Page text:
For nearly a decade, the Universal College Application (UCA) has offered students the opportunity to include on their applications a “live” link or URL to online content—YouTube, Linked In, personal websites, blogs etc. In this regard, the UCA was way ahead of the competition, offering an option that both colleges and students seemed to want. Despite repeated calls to include a similar field on their application, the Common App opted to strengthen partnerships with outside vendors like SlideRoom (frequently charging applicants a separate fee) and resisted signs that colleges were increasingly transitioning to inclusion of digital credentials as part of the admissions process.
With the debut of the Coalition platform, the idea of making digital media available as part of the college application became more institutionalized. Videos, audio presentations and pictures can be easily uploaded to the Student Locker and transferred to applications for colleges requesting them. And most Coalition colleges opted to also use the upload function for the personal statement—something the Common App dropped a couple of years ago in favor unwieldy “text boxes,” which definitely limit an applicant’s ability to control format, embed live links and use different characters or pictures as part of their essays.
As the Coalition built on a precedent established by the UCA and opened students to the possibility of introducing colleges to their digital sides, the Common App responded by creating a relationship with ZeeMee, originally an online resume-building site high on visuals and low on written content. In the spring of 2016, the Common App introduced the new partnership with an “infomercial” at their annual conference and offered colleges the opportunity to have a field dedicated to ZeeMee included in their “member questions.” A number of colleges accepted the offer, some by stridently advertising for and recruiting students to the ZeeMee platform. Others were moderate in their requests and still fewer (one or two) suggested that students could include a link to ZeeMee or other online media if they chose.
But the times are changing. Without any promotion or advertisement from the Common App, many member colleges adopted the URL field in their 2017-18 applications and are using this opportunity to encourage students to provide links to any site—not just ZeeMee. In fact at least 44, or about six percent of Common App members with live applications at this point, intentionally give students a wider opportunity to provide a link to a website of their choosing.
For the record, an additional 125 Common App members (as of this writing) appear to limit their requests to or provide dedicated fields for ZeeMee URLs—some with very strong marketing language.
But this welcome application development seems to have largely gone unnoticed. Perhaps it would be even more welcome if the link were “live” and a reader could click on the URL and go directly to the site—an opportunity the UCA has offered students and admissions readers for close to ten years! Unfortunately, the current state of Common App technology apparently requires readers to copy and paste the URL into an internet browser to access content. Nevertheless, the inclusion of a more general question in the bank of member questions is an acknowledgment of the value of this information to the admissions process.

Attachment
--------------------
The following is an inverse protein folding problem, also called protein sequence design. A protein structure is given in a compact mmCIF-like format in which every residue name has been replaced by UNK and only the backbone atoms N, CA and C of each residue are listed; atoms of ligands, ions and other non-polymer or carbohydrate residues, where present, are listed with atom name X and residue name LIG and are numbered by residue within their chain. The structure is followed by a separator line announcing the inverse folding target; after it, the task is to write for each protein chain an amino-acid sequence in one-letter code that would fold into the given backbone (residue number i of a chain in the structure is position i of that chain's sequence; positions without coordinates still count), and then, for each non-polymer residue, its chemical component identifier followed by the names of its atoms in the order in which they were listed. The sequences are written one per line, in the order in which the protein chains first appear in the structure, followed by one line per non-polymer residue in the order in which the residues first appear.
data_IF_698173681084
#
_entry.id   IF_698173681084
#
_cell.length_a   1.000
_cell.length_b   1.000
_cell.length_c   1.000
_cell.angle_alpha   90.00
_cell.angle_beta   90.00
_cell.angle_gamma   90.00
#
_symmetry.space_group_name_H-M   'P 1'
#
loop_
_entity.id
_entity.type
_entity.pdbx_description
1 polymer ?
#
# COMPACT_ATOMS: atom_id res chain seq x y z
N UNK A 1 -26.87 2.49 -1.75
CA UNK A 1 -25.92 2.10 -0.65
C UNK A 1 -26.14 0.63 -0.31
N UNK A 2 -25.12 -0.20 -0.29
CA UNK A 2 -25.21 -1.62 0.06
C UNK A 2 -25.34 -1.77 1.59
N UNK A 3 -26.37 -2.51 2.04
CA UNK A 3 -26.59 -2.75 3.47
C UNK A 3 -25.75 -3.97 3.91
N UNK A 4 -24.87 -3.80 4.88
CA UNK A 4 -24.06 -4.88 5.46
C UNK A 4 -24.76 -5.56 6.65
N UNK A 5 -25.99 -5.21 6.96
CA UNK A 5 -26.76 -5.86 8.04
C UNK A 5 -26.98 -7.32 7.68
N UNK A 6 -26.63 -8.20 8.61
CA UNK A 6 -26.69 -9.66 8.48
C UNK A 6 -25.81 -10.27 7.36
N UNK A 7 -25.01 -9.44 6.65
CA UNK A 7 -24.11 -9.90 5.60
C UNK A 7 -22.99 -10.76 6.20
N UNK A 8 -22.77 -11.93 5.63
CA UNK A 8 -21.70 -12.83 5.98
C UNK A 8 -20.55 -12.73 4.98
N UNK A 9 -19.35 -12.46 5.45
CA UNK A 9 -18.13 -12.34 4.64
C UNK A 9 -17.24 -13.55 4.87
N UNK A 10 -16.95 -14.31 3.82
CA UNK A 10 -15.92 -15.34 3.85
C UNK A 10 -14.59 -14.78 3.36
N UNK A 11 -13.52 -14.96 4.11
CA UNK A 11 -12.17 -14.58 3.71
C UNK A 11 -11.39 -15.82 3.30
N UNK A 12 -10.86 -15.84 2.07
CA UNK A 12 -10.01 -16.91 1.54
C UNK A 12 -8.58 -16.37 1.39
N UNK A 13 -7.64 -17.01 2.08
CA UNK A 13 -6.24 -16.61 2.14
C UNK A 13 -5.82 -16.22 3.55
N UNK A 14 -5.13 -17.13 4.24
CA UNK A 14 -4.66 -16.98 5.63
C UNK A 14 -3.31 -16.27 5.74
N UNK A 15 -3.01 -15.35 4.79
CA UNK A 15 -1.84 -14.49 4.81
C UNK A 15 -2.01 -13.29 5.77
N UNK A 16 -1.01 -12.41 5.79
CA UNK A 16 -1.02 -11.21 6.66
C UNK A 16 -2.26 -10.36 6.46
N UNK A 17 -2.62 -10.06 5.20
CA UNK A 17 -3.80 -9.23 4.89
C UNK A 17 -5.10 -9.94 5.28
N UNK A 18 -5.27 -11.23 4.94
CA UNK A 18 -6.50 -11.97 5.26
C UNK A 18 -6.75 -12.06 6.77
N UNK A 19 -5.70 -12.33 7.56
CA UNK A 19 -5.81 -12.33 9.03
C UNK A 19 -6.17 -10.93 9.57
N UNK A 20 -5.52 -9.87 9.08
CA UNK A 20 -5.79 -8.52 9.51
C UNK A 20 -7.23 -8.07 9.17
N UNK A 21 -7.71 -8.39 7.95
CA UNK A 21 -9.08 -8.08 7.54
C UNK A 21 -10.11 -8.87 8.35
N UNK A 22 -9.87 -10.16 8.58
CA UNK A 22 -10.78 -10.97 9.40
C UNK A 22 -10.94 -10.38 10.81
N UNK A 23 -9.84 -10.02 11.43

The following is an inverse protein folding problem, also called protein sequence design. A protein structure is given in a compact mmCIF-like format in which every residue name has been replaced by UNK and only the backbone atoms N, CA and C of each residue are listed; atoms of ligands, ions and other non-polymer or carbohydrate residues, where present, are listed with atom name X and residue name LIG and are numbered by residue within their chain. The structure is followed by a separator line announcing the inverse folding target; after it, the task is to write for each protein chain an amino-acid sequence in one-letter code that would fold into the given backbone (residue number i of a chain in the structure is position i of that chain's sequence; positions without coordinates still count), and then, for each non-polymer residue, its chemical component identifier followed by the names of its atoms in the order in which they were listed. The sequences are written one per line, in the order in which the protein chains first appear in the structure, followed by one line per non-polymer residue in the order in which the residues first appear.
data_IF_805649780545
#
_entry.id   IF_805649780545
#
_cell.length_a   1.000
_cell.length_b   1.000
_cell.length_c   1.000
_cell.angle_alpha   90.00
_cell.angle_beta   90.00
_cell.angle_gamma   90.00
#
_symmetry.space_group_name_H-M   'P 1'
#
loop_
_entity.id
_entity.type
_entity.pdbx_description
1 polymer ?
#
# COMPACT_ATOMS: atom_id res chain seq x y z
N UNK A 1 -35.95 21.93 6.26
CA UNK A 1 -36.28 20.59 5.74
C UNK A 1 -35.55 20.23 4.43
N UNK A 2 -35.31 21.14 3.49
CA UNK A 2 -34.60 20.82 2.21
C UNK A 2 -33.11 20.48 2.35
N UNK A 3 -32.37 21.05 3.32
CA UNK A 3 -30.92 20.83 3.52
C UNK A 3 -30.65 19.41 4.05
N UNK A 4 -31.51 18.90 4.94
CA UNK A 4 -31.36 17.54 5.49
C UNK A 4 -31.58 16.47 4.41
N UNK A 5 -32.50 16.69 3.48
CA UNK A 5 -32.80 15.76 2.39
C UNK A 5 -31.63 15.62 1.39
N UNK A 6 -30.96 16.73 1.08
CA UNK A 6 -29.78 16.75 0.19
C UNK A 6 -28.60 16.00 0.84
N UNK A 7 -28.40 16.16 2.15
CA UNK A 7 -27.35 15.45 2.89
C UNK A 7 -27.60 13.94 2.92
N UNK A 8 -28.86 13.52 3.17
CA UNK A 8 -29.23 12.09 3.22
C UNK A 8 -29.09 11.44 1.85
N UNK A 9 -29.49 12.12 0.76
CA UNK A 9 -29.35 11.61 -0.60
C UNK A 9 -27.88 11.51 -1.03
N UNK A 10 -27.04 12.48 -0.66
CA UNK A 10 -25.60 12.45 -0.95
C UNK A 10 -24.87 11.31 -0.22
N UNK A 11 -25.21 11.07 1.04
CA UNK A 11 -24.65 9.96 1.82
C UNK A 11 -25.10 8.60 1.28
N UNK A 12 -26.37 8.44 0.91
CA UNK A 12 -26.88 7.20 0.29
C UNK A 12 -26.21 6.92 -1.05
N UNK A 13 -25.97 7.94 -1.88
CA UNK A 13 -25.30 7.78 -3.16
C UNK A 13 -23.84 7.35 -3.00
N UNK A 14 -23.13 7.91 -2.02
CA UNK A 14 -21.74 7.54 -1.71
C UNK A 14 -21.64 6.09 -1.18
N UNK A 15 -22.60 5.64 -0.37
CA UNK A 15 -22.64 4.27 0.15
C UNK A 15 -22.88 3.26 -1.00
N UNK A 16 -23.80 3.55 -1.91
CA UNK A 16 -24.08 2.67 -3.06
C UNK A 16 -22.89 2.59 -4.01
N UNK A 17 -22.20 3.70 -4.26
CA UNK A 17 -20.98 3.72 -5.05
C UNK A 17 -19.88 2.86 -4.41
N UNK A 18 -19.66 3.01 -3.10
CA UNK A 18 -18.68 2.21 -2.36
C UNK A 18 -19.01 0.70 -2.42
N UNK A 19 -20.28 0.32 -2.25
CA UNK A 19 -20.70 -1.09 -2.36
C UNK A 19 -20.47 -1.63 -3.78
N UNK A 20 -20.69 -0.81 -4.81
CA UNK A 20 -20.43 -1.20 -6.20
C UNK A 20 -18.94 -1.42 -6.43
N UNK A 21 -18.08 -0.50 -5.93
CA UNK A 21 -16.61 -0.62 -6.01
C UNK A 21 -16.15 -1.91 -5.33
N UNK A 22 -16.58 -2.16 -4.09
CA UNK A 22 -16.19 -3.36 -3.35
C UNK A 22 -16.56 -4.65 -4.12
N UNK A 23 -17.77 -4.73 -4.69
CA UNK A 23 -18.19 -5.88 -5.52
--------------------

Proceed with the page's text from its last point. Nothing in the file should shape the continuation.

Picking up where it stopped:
Here is a sample of Common App members electing to move away from promoting a single site to opening their application to the inclusion of any URL:
- Antioch College
- Centre College
- Colorado College
- Earlham College
- Eckerd College
- Florida Institute of Technology
- Florida Southern College
- Hampshire College
- Kenyon College
- Lafayette College
- Marist College
- Occidental College
- Pepperdine University
- Pitzer College
- Texas Christian University
- Union College
Franklin and Marshall, Hamilton and the University of Mary Washington make similar requests on the Coalition application.
And while the URL requests are fairly generic and don’t steer applicants in any particular direction, the award for best wording by a Common App member goes to the University of Mary Washington:
“Some applicants maintain an electronic profile (such as ZeeMee) that exhibits talents, creativity or other information to share with the Admissions Committee. If you maintain such a site, and would like the Admissions Committee to view it, please enter the URL here.”
The cleverest college award goes to SUNY Purchase, which gets around the deficiency in Common App technology by instructing applicants to be creative about uploading a document containing a link:
“For video submissions, post your video to YouTube or Vimeo and submit a document here with the URL link to the video.”
Note: For the nearly one-third of Common App members providing for submission of fully-formatted résumés, you can include URLs on those documents, upload them as PDFs and assume the links will be conveyed as live, thereby providing direct access to any online content you wish readers to see. Check back on Friday for more information on colleges that welcome your résumé.